Two independent forms of activity-dependent potentiation regulate electrical transmission at mixed synapses on the Mauthner cell

Roger Cachope, Alberto E. Pereda

Research output: Contribution to journalReview article

8 Scopus citations


Mixed (electrical and chemical) synaptic contacts on the Mauthner cells, known as Club endings, constitute a valuable model for the study of vertebrate electrical transmission. While electrical synapses are still perceived by many as passive intercellular channels that lack modifiability, a wealth of experimental evidence shows that gap junctions at Club endings are subject to dynamic regulatory control by two independent activity-dependent mechanisms that lead to potentiation of electrical transmission. One of those mechanisms relies on activation of NMDA receptors and postsynaptic CaMKII. A second mechanism relies on mGluR activation and endocannabinoid production and is indirectly mediated via the release of dopamine from nearby varicosities, which in turn leads to potentiation of the synaptic response via a PKA-mediated postsynaptic mechanism. We review here these two forms of potentiation and their signaling mechanisms, which include the activation of two kinases with well-established roles as regulators of synaptic strength, as well as the functional implications of these two forms of potentiation. Special Issue entitled Electrical Synapses.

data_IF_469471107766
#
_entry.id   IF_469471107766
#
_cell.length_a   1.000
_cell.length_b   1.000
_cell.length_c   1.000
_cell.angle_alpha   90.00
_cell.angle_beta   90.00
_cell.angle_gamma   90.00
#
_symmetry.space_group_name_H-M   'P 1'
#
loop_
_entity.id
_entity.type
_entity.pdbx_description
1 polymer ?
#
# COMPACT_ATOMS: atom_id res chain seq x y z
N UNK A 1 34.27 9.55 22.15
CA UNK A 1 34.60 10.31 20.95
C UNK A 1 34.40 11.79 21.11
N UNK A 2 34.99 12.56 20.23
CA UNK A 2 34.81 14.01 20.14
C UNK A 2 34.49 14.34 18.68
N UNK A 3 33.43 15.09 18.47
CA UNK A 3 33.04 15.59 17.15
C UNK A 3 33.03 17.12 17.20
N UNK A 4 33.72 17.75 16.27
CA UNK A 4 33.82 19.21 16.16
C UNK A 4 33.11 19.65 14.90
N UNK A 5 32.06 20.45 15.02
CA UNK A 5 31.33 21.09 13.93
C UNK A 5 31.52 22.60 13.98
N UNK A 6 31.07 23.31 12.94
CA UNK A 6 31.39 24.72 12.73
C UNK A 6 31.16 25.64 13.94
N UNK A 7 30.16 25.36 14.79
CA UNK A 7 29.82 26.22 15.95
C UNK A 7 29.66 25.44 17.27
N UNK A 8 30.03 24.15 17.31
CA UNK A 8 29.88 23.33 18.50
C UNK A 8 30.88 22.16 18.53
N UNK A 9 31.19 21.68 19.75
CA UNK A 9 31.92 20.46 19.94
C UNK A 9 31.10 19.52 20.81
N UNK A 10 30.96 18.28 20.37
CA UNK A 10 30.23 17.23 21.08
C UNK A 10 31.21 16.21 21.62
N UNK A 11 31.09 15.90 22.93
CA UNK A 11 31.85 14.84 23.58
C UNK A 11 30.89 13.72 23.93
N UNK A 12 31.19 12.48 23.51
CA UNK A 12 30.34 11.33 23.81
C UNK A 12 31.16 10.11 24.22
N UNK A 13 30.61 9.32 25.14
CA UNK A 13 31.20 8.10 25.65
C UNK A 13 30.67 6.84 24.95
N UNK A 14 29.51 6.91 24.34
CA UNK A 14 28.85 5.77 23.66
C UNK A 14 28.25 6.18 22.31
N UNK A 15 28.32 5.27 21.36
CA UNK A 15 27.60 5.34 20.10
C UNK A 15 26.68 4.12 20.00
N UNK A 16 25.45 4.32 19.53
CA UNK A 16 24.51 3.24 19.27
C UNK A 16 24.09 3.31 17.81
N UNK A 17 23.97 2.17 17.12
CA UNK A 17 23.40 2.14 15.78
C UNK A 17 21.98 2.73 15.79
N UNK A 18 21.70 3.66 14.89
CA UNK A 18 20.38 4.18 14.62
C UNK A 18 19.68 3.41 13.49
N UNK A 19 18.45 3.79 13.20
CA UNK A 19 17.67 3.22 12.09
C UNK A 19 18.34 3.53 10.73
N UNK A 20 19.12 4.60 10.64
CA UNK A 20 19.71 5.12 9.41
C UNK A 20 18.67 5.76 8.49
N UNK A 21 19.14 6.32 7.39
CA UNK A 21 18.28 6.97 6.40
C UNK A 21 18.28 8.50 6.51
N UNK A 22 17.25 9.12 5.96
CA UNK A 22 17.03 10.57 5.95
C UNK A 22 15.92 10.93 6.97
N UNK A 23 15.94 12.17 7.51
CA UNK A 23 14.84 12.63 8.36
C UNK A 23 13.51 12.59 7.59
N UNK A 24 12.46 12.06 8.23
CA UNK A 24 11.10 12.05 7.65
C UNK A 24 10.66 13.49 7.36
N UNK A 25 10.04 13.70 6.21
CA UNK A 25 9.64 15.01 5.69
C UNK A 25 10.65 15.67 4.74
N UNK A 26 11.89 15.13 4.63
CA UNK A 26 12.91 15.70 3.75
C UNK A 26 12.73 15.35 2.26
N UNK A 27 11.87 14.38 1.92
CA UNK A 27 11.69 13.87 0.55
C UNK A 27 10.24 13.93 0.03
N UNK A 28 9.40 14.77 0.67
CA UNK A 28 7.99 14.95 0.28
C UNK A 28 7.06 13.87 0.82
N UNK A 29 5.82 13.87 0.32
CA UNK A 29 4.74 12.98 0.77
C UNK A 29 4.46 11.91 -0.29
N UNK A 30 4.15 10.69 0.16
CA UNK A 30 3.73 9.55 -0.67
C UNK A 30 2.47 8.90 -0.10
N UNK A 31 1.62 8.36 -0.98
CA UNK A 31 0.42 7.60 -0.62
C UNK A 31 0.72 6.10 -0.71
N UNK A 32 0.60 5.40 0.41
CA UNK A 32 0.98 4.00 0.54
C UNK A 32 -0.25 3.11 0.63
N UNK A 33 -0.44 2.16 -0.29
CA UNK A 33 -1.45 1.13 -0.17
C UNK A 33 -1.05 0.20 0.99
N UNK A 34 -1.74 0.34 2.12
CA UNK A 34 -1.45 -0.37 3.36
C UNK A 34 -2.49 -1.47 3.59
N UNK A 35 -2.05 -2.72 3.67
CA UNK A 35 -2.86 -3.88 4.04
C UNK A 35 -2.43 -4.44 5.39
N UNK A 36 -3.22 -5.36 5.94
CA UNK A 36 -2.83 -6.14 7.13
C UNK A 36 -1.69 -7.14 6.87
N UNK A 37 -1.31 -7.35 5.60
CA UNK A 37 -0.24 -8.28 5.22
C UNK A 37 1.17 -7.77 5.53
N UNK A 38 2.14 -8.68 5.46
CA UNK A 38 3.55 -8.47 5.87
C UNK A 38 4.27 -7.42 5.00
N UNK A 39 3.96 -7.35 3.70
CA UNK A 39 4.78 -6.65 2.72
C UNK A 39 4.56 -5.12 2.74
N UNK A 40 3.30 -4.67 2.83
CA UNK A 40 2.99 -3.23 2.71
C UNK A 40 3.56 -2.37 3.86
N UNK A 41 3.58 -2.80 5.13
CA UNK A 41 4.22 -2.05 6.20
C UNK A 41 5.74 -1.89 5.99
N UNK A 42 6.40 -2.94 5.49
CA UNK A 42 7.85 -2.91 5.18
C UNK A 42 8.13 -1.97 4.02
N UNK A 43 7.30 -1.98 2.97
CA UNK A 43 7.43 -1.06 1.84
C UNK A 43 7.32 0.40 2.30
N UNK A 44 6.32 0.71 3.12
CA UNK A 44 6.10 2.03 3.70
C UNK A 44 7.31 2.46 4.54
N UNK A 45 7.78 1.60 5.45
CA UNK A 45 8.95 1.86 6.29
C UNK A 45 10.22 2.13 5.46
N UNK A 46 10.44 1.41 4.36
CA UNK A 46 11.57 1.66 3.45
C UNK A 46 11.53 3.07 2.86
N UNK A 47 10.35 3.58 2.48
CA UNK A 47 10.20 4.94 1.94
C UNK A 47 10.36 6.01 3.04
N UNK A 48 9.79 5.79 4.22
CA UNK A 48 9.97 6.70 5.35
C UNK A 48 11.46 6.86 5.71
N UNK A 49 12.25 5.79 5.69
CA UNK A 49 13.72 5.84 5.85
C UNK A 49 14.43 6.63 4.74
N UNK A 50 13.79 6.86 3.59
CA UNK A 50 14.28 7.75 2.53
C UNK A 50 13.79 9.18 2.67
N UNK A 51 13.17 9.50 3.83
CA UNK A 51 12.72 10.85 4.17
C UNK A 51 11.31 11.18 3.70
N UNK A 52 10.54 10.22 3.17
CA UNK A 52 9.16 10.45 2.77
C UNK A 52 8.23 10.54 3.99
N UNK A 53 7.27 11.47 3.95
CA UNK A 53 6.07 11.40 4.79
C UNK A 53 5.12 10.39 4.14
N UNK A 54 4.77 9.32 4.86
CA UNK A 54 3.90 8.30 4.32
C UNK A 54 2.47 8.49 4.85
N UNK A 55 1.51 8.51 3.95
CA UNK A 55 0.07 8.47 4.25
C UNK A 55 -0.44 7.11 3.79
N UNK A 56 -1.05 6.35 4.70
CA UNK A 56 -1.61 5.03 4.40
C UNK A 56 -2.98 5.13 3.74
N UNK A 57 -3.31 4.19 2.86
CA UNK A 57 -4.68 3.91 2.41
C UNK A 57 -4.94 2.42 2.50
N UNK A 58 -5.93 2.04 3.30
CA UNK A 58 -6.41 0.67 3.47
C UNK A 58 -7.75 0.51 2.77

Original languageEnglish (US)
Pages (from-to)173-182
Number of pages10
JournalBrain Research
Publication statusPublished - Dec 3 2012



  • Auditory
  • CaMKII
  • Connexin 36
  • Dopamine
  • Endocannabinoid
  • Gap junction
  • Long-term potentiation
  • NMDA
  • PKA

ASJC Scopus subject areas

  • Neuroscience(all)
  • Molecular Biology
  • Clinical Neurology
  • Developmental Biology

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